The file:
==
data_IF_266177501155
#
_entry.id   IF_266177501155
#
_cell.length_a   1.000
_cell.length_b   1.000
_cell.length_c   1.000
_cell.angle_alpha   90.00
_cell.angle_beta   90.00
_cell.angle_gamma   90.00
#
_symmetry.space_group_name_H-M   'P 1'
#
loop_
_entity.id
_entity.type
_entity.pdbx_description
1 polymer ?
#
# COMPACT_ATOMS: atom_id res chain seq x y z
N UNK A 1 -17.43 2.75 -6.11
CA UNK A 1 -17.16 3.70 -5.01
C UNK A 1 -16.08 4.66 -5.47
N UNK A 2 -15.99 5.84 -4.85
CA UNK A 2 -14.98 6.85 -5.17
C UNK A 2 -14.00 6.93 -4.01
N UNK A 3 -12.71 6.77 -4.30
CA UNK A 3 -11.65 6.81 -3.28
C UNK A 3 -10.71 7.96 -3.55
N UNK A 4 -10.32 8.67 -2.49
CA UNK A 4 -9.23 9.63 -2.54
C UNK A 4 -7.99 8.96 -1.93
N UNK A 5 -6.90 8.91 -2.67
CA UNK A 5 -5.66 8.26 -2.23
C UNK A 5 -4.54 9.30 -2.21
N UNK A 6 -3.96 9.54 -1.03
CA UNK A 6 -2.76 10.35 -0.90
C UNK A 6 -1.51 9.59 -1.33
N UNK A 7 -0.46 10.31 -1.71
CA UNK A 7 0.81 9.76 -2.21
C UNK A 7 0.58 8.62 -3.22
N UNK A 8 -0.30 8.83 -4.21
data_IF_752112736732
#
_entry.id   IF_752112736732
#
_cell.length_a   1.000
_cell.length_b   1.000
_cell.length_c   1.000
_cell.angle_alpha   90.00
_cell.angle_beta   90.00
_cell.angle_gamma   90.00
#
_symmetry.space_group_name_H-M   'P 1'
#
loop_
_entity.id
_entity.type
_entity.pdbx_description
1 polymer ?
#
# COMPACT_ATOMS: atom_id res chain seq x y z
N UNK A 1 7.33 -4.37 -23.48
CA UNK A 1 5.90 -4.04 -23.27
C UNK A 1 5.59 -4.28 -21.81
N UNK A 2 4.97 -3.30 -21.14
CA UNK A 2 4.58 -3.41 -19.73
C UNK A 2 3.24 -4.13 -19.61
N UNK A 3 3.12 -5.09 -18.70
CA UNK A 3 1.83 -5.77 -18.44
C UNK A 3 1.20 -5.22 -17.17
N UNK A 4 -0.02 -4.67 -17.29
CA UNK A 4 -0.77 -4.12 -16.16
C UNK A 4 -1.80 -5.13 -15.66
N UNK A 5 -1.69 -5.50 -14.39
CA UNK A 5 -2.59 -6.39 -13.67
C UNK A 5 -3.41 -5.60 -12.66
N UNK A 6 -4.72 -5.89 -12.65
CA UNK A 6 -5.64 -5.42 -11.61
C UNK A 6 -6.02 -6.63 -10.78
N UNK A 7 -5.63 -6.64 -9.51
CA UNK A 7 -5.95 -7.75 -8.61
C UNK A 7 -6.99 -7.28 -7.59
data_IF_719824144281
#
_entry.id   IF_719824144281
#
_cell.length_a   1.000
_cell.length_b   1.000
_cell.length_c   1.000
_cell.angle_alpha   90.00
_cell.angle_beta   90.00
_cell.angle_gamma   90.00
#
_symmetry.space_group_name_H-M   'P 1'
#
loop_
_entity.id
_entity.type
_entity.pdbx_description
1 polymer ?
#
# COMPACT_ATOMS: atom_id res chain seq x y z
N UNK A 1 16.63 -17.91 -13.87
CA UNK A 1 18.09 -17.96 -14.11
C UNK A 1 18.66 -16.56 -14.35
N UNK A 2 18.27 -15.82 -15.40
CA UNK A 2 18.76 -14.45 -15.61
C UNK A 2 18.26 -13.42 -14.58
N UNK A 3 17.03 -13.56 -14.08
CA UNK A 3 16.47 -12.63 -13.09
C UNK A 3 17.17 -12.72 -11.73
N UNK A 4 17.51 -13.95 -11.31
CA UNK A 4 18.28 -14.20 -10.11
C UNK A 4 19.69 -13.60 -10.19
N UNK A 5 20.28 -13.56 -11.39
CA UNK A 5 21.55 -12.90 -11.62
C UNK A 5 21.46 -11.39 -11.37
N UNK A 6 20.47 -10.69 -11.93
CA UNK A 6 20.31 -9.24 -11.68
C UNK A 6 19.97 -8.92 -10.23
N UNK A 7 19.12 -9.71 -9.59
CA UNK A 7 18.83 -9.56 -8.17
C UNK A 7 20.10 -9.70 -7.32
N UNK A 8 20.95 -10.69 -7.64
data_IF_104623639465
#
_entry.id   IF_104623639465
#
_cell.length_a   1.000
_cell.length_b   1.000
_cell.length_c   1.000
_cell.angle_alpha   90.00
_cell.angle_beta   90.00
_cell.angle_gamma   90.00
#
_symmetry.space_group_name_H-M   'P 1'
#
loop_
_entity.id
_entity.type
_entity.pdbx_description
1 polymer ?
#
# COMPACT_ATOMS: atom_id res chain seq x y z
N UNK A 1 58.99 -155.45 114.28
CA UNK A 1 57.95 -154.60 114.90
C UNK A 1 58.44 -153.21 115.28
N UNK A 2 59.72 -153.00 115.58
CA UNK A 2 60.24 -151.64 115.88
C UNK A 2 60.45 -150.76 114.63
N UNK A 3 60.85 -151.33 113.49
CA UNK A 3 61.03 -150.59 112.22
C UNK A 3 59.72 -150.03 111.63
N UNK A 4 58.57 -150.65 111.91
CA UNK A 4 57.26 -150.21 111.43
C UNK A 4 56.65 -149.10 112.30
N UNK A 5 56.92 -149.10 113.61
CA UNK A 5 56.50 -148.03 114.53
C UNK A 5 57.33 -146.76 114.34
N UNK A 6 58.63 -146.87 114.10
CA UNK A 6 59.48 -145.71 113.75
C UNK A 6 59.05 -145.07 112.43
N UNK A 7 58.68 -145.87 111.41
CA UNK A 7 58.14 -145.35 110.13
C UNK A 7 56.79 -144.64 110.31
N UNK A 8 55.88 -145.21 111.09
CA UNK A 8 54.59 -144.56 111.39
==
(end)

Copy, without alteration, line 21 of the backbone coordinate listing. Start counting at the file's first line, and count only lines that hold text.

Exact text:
N UNK A 1 -17.43 2.75 -6.11